in the region is also  very low ranging from nearly empty to 30
percent of conservation.  The  U.S. Drought Monitor indicates
improvement in drought conditions across most of western Texas with
some smaller extreme to exceptional drought areas defined along the
middle to upper portions of the Brazos  river in Texas and headwater
areas of the Guadalupe, San Antonio, and Nueces river systems around
the Edwards Plateau.

The U.S. Seasonal drought outlook for the next 90 days indicates
drought persistence likely across all river basins in these  areas.
Extended 90-day climate outlooks indicate a 33 to 40 percent chance of
above average precipitation and 33 to 40 percent chance of below
average temperature.  The potential for spring flooding remains well
below average at this time.


...The eastern portions of Texas including the Neches, Sabine,
   Trinity, lower brazos, lower Colorado, lower Guadalupe, and
   San Jacinto river basins.

Potential for spring flooding in this area is near average at this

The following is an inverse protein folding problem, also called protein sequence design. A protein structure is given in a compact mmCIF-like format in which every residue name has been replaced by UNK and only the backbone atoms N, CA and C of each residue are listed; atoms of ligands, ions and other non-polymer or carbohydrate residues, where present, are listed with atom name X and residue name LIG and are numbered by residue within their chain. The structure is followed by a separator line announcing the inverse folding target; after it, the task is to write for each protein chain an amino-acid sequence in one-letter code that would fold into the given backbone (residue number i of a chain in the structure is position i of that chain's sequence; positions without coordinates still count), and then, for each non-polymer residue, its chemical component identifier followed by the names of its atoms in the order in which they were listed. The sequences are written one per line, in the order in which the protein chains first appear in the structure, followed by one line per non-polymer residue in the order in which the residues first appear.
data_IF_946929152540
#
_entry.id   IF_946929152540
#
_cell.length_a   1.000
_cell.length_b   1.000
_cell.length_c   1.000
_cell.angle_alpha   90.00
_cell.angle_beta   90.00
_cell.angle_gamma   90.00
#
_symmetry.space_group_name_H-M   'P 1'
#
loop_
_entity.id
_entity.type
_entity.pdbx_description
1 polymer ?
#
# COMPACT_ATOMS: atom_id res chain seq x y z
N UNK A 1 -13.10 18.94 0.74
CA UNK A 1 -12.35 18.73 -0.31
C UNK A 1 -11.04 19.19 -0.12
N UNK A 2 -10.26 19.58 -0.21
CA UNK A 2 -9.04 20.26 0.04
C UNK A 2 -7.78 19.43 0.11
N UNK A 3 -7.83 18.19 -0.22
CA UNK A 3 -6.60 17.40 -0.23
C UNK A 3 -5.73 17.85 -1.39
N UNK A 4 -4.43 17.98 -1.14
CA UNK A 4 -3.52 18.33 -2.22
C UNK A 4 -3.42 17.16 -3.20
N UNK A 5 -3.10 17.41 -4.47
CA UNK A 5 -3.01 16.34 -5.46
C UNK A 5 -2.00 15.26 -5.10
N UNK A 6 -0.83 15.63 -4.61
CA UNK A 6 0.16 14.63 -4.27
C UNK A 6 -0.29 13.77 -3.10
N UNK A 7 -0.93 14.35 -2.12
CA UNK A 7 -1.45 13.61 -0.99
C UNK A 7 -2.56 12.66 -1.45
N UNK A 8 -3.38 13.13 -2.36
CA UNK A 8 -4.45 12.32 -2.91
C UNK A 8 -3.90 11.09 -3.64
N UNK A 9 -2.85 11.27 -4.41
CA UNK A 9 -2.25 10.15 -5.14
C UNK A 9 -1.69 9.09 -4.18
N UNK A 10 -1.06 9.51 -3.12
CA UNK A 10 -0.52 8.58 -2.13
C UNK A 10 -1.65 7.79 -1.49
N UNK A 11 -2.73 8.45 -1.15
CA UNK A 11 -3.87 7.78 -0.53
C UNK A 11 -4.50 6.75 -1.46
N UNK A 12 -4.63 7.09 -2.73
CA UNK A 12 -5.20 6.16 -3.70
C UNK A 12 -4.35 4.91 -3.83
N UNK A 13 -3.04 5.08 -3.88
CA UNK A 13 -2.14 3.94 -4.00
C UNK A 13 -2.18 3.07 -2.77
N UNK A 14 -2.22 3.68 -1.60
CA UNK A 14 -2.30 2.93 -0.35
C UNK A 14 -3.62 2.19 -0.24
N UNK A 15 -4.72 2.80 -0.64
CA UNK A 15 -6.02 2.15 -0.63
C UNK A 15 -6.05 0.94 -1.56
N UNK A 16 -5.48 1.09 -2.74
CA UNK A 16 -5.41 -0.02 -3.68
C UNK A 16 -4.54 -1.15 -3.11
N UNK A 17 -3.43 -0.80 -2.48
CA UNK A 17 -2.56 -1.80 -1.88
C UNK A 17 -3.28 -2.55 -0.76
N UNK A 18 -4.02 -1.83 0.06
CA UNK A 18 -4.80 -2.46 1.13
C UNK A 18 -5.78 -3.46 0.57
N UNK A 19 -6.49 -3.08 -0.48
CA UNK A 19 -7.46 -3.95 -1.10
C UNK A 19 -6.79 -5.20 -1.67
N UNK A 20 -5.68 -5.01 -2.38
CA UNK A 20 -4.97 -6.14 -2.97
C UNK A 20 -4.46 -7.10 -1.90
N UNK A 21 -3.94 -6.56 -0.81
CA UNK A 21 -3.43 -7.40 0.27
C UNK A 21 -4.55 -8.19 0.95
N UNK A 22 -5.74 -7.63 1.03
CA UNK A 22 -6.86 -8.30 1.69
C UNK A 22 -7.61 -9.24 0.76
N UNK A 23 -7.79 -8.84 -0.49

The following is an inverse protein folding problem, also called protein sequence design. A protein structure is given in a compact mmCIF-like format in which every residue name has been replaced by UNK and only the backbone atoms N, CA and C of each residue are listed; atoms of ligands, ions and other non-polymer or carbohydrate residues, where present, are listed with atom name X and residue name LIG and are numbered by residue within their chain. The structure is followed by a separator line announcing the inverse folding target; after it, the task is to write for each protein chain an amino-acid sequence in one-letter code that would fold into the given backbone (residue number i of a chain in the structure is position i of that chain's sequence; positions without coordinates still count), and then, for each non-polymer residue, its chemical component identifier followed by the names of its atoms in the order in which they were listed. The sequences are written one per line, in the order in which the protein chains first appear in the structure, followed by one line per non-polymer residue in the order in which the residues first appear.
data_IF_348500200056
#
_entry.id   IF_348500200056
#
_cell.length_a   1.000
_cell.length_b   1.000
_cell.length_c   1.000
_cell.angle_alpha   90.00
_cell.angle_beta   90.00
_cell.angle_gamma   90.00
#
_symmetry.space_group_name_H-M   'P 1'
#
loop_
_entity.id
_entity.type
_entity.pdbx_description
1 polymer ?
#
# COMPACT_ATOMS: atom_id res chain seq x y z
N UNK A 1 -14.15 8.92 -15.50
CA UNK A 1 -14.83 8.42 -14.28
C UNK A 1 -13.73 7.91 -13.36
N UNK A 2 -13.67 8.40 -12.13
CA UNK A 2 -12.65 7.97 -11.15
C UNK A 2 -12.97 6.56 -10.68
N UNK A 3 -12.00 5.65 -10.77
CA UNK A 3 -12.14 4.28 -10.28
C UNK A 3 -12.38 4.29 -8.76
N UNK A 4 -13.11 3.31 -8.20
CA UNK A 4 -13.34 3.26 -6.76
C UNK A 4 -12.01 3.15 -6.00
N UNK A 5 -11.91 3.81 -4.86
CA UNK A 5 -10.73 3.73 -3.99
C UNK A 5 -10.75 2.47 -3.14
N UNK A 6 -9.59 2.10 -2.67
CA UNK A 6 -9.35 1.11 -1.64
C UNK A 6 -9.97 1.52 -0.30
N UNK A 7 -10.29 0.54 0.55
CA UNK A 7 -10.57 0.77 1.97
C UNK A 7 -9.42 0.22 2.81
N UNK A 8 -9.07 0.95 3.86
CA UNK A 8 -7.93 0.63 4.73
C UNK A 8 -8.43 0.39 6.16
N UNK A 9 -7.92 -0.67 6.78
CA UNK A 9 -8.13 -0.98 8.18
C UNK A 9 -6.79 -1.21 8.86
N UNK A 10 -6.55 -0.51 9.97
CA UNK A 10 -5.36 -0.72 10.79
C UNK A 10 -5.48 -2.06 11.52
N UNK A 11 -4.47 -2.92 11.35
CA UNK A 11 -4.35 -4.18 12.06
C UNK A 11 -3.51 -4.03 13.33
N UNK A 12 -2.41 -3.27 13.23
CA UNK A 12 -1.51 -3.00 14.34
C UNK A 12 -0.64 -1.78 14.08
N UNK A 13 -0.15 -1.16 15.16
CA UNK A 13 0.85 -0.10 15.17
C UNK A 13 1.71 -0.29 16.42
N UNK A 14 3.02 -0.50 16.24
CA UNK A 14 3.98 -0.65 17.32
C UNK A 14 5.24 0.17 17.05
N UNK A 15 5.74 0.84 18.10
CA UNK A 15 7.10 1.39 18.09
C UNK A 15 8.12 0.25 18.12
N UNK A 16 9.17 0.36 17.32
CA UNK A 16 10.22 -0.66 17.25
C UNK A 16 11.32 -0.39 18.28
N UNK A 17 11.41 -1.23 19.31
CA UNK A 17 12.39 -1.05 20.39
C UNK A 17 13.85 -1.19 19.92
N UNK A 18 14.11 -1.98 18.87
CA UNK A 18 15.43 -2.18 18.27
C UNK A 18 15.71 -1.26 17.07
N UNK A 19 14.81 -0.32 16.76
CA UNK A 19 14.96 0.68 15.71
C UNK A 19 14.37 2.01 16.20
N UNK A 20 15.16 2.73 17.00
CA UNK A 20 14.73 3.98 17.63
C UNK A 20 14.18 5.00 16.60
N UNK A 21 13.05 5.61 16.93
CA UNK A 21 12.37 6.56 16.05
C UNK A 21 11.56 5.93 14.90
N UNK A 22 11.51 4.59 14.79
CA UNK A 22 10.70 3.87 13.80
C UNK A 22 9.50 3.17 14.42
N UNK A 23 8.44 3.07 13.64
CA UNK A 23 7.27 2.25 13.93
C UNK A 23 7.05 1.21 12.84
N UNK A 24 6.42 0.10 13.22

time with slightly higher potentials across the far northeastern Texas
basins and along the upper Texas Gulf Coast.

Most of the basins in this region have received near average rainfall
for this time of year ranging from 75 to 125 percent of normal, with
near to slightly above normal rainfall experienced along the Gulf
Coast to extreme south Texas.  Streamflow conditions across this
region are near to slightly below normal. Recent rain events have lead
to increased soil moisture content over eastern Texas, primarily in
the Sabine and Neches river basins.  Most area reservoirs are below
conservation levels ranging from 70 to 100 percent of conservation
storage percent capacity.

For the area in focus, the U.S. Drought Monitor indicates recovery
from drought conditions all across eastern Texas with some abnormally